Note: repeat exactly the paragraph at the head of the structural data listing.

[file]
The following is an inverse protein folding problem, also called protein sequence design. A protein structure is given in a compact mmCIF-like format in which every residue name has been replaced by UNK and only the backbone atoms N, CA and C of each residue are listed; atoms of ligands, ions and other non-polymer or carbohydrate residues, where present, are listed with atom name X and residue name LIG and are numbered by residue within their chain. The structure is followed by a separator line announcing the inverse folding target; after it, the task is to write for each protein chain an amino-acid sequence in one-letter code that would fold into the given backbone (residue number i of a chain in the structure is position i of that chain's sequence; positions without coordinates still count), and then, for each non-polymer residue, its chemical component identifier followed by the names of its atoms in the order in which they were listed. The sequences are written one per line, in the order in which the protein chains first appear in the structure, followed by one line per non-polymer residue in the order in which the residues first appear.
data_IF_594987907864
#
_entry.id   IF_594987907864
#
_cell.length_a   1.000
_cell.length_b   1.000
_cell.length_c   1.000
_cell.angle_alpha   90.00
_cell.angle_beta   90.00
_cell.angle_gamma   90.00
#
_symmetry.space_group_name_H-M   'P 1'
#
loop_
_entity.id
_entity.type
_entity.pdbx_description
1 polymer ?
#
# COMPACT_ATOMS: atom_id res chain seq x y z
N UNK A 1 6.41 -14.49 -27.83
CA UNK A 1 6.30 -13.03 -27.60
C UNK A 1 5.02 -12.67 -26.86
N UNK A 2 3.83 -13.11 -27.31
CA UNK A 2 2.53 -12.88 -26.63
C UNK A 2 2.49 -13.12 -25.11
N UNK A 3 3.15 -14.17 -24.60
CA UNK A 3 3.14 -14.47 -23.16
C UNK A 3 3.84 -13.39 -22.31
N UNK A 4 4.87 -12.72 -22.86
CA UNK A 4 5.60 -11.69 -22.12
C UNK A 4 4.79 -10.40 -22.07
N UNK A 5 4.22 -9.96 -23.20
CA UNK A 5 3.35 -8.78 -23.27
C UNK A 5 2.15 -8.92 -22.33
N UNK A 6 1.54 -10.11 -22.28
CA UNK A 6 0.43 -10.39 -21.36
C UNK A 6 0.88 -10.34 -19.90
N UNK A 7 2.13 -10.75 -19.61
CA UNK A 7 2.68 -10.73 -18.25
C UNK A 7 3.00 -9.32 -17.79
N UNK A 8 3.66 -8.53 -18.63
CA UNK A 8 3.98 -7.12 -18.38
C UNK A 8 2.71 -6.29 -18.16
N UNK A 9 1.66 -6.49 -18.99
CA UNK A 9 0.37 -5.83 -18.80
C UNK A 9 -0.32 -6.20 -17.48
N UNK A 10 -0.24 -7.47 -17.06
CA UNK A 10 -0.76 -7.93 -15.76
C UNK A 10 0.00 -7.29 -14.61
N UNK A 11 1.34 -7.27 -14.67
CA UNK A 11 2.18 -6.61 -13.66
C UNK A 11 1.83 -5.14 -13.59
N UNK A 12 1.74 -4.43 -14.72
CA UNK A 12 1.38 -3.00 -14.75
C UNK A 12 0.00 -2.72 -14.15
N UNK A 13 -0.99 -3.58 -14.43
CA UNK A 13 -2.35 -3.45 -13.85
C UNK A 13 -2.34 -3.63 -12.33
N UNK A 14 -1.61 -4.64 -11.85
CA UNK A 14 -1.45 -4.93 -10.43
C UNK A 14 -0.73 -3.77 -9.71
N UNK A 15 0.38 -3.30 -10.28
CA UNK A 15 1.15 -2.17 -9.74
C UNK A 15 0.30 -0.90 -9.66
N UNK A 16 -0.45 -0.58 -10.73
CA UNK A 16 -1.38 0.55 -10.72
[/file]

The following is an inverse protein folding problem, also called protein sequence design. A protein structure is given in a compact mmCIF-like format in which every residue name has been replaced by UNK and only the backbone atoms N, CA and C of each residue are listed; atoms of ligands, ions and other non-polymer or carbohydrate residues, where present, are listed with atom name X and residue name LIG and are numbered by residue within their chain. The structure is followed by a separator line announcing the inverse folding target; after it, the task is to write for each protein chain an amino-acid sequence in one-letter code that would fold into the given backbone (residue number i of a chain in the structure is position i of that chain's sequence; positions without coordinates still count), and then, for each non-polymer residue, its chemical component identifier followed by the names of its atoms in the order in which they were listed. The sequences are written one per line, in the order in which the protein chains first appear in the structure, followed by one line per non-polymer residue in the order in which the residues first appear.